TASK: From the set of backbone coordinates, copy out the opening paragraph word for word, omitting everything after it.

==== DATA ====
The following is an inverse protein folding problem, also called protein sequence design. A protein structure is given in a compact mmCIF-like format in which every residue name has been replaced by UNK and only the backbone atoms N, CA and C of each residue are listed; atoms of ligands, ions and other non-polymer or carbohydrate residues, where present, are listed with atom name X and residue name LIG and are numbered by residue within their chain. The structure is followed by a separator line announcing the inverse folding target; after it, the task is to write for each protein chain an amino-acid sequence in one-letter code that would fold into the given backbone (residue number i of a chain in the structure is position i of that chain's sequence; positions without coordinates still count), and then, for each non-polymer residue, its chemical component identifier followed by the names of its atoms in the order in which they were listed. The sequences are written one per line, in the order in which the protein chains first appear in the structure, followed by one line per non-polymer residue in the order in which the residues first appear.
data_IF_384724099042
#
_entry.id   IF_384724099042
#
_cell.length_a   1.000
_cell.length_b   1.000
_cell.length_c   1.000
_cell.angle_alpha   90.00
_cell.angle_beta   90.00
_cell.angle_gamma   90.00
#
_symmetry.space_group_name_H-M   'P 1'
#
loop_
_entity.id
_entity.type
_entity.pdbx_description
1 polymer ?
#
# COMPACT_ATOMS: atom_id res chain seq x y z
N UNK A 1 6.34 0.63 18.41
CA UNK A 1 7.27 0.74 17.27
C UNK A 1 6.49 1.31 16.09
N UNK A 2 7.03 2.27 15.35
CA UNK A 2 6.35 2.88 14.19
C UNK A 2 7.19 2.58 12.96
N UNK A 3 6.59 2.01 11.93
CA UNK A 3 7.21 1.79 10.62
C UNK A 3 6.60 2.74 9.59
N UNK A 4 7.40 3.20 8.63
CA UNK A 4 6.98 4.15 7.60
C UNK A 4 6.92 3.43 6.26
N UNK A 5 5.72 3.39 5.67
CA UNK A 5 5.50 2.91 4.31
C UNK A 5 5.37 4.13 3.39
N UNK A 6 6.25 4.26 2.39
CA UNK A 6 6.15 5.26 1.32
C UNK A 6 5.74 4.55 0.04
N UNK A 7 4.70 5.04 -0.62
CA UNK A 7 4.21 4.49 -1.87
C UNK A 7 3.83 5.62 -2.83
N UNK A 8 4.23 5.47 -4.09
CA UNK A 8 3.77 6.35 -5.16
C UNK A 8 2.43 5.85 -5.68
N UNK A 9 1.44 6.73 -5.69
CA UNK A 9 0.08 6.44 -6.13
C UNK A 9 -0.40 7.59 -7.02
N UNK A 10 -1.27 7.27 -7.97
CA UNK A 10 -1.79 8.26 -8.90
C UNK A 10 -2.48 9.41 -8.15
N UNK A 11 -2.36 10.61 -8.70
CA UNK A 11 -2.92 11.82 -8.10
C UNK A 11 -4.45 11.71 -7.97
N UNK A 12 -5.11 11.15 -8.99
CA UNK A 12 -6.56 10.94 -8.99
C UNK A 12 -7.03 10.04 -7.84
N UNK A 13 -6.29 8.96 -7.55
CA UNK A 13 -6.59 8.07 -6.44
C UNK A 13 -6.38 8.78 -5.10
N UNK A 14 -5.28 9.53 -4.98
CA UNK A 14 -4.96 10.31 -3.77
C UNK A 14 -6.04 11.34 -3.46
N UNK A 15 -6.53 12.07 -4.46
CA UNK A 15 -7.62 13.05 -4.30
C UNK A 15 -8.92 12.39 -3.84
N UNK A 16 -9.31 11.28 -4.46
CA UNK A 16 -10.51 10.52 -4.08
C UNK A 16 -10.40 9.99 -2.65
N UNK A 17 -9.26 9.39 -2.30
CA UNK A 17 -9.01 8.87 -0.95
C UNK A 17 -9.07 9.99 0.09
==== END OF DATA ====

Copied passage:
The following is an inverse protein folding problem, also called protein sequence design. A protein structure is given in a compact mmCIF-like format in which every residue name has been replaced by UNK and only the backbone atoms N, CA and C of each residue are listed; atoms of ligands, ions and other non-polymer or carbohydrate residues, where present, are listed with atom name X and residue name LIG and are numbered by residue within their chain. The structure is followed by a separator line announcing the inverse folding target; after it, the task is to write for each protein chain an amino-acid sequence in one-letter code that would fold into the given backbone (residue number i of a chain in the structure is position i of that chain's sequence; positions without coordinates still count), and then, for each non-polymer residue, its chemical component identifier followed by the names of its atoms in the order in which they were listed. The sequences are written one per line, in the order in which the protein chains first appear in the structure, followed by one line per non-polymer residue in the order in which the residues first appear.